Robert Hunter

Published by National Gallery of Victoria, Melbourne, 2018, 136 pages (colour & b/w ill.), 29.5 × 24.5 cm, English

Price: €90

Robert Hunter was arguably Australia’s pre-eminent Minimalist painter. In 1968, at age twenty-one, he was the youngest artist represented in The Field, the inaugural and now-legendary exhibition at the new National Gallery of Victoria, which announced the arrival of late modernist abstraction in the Australian context. Hunter was also one of very few Australian artists to participate in an international art movement, exhibiting in Eight Contemporary Artists at the Museum of Modern Art, New York in 1974, and continuing to be involved in significant exhibitions in Australia and internationally throughout his career.

This publication, which is now unfortunately out of print, surveys Hunter’s unswerving commitment to a singular aesthetic position, evident in his earliest white-on-white paintings through to the mature works for which he is best known. Robert Hunter contains more than forty colour illustrations as well as essays by Jane Devery, Tom Nicholson, Ann Stephen and Jennifer Winkworth.

#2018 #roberthunter
Mutlu Çerkez: 1988–2065

Published by MUMA (Monash University Art Museum), Melbourne, 2018, 16 pages (b/w ill.), 29.7 × 21 cm, English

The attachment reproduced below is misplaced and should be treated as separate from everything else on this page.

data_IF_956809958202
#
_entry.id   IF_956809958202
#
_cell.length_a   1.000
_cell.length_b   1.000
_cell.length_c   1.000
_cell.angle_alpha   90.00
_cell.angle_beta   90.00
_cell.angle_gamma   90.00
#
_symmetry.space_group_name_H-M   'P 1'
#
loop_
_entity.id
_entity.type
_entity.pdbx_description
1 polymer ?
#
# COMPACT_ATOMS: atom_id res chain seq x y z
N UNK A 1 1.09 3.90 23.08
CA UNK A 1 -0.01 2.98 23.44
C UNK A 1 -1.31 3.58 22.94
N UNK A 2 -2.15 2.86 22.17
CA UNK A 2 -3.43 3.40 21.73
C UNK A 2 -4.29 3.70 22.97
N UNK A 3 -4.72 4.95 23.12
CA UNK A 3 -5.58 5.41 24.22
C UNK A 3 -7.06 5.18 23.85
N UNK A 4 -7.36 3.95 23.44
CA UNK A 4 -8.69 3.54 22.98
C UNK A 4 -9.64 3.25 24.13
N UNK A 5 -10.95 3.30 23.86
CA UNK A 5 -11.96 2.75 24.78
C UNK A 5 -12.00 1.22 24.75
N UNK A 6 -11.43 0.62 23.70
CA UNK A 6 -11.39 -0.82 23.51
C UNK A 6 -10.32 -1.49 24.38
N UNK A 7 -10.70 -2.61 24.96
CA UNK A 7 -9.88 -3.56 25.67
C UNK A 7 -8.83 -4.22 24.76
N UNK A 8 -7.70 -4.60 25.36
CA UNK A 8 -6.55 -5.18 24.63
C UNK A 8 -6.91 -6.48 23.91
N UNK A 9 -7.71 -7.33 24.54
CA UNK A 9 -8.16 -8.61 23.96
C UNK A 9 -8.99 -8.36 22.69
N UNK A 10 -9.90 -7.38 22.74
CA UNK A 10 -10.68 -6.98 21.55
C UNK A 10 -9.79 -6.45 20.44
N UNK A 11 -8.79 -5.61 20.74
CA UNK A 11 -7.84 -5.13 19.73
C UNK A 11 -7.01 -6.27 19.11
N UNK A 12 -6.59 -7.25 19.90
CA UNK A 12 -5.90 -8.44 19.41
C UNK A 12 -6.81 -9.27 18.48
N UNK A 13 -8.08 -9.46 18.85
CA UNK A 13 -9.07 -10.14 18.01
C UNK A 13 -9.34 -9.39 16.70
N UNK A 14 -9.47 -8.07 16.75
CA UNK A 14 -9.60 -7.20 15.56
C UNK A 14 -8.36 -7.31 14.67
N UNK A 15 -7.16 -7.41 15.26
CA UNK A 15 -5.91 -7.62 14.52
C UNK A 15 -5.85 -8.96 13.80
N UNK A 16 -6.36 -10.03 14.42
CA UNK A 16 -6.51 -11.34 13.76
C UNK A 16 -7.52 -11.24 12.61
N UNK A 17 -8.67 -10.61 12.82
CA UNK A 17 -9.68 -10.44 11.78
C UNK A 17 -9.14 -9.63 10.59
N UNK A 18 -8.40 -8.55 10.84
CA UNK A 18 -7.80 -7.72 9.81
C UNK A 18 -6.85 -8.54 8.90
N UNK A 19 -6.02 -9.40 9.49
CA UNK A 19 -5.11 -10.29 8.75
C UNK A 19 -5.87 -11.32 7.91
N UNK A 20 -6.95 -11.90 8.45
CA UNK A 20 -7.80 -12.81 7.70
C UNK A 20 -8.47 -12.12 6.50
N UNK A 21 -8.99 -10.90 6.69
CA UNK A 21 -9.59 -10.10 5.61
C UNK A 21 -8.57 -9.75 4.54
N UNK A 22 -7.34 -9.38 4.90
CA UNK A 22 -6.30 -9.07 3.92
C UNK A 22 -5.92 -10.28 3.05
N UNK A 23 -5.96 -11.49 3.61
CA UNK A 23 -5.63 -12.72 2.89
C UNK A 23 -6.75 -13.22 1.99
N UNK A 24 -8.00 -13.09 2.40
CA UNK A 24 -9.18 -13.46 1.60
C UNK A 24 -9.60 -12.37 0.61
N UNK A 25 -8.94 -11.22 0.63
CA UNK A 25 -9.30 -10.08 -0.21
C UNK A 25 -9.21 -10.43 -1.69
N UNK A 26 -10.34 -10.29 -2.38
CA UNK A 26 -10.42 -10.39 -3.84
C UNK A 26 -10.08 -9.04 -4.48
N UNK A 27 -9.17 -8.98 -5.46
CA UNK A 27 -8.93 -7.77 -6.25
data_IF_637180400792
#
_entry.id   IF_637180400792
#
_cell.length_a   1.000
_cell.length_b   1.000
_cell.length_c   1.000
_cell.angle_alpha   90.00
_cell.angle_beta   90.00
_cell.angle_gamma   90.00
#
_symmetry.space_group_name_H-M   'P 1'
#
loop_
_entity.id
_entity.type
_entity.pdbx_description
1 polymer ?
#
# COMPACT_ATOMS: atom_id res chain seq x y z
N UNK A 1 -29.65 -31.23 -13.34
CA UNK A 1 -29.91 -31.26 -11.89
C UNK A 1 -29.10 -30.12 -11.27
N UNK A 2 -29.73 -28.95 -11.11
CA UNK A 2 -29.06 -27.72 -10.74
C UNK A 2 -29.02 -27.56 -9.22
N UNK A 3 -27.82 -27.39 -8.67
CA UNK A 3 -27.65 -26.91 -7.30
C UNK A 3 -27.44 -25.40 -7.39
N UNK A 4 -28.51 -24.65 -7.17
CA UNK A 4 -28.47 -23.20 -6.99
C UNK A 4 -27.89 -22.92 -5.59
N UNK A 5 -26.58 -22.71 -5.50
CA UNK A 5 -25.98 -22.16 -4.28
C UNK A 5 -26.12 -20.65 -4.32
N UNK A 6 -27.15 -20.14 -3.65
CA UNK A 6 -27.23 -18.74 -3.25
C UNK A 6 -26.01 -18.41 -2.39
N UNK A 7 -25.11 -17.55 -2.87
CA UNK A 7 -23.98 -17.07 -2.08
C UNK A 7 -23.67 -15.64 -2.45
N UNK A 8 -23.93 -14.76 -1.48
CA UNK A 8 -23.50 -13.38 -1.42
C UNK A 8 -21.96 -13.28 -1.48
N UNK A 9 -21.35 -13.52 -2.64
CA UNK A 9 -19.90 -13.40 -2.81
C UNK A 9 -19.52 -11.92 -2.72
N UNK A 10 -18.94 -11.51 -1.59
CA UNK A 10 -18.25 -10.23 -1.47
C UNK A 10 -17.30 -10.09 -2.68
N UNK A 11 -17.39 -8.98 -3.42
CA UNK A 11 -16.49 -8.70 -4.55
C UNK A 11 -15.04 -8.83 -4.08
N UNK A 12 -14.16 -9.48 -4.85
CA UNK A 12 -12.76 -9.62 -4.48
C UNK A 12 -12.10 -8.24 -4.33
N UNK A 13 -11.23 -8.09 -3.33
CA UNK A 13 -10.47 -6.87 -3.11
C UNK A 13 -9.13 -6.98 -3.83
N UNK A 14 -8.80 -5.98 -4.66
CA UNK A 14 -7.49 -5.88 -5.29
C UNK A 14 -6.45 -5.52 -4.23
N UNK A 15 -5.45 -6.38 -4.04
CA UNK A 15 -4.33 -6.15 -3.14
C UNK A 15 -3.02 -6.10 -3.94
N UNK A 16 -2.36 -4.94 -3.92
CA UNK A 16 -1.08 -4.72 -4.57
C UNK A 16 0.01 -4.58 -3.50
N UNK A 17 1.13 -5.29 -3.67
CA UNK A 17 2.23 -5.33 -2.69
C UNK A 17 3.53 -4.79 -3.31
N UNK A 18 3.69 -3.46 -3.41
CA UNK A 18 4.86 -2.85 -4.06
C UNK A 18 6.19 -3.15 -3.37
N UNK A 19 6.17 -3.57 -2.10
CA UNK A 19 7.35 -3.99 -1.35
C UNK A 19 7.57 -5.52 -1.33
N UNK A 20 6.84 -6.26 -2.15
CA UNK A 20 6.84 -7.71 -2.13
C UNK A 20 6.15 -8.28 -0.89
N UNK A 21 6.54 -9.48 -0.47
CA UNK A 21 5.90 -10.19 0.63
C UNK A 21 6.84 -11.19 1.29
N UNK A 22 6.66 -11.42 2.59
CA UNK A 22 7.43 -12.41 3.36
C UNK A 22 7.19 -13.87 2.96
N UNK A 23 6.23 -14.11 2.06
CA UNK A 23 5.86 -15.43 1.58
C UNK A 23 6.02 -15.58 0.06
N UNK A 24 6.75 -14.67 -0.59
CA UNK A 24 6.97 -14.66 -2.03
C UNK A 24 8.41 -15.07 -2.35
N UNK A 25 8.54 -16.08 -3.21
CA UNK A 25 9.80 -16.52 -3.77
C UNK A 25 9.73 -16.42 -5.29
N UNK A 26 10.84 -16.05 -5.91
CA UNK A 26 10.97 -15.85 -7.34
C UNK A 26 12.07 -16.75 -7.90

Price: €2

Room brochure produced to accompany Mutlu Çerkez: 1988–2065, an exhibition that surveyed the art and life of Mutlu Çerkez, the Turkish Cypriot Australian artist who lived and worked in Melbourne until his death in 2005 at MUMA (Monash University Art Museum), Melbourne.

Çerkez was an influential artist who, during his lifetime, had a significant impact on the Australian and international art worlds. His work incorporated traditions of conceptual art, minimalism and monochrome painting but made its own internal logic its primary reference point while strenuously resisting a reduction to any single style.

His practice explored its own temporality and sought to create a conversation between past actions and future scenarios. Each new work was ascribed a future date on which he intended to remake the work. Working in a range of mediums including printmaking, painting and sculptural installations, Çerkez employed abstract designs and aphoristic symbols to expound upon time and reality and build upon the conversation between past actions and future scenarios. In 2005, Çerkez passed away in his Melbourne home.

#2018 #muma #mutluçerkez
Steve Bannon: A Propaganda Retrospective Jonas Staal

Published by Het Nieuwe Instituut, Rotterdam, 2018, 96 pages, (colour ill.), 23 × 12.6 cm cm, English

Price: €15

This publication accompanies the eponymous exhibition project by artist Jonas Staal that offers an overview of the artistic, cultural, and political work of Stephen K. Bannon, best known as campaign manager and advisor for US President Donald Trump. Less well known is Bannon’s work as a filmmaker. Between 2004 and 2016 he directed nine documentary films in a style he has termed “kinetic cinema”. Together they sketch a grim profile of a world on the brink of disaster, beset by economic crisis, secular hedonism, and Islamic fundamentalism. The book deconstructs the mechanisms of propaganda, showing how Trumpism was decades in the making through Bannon’s work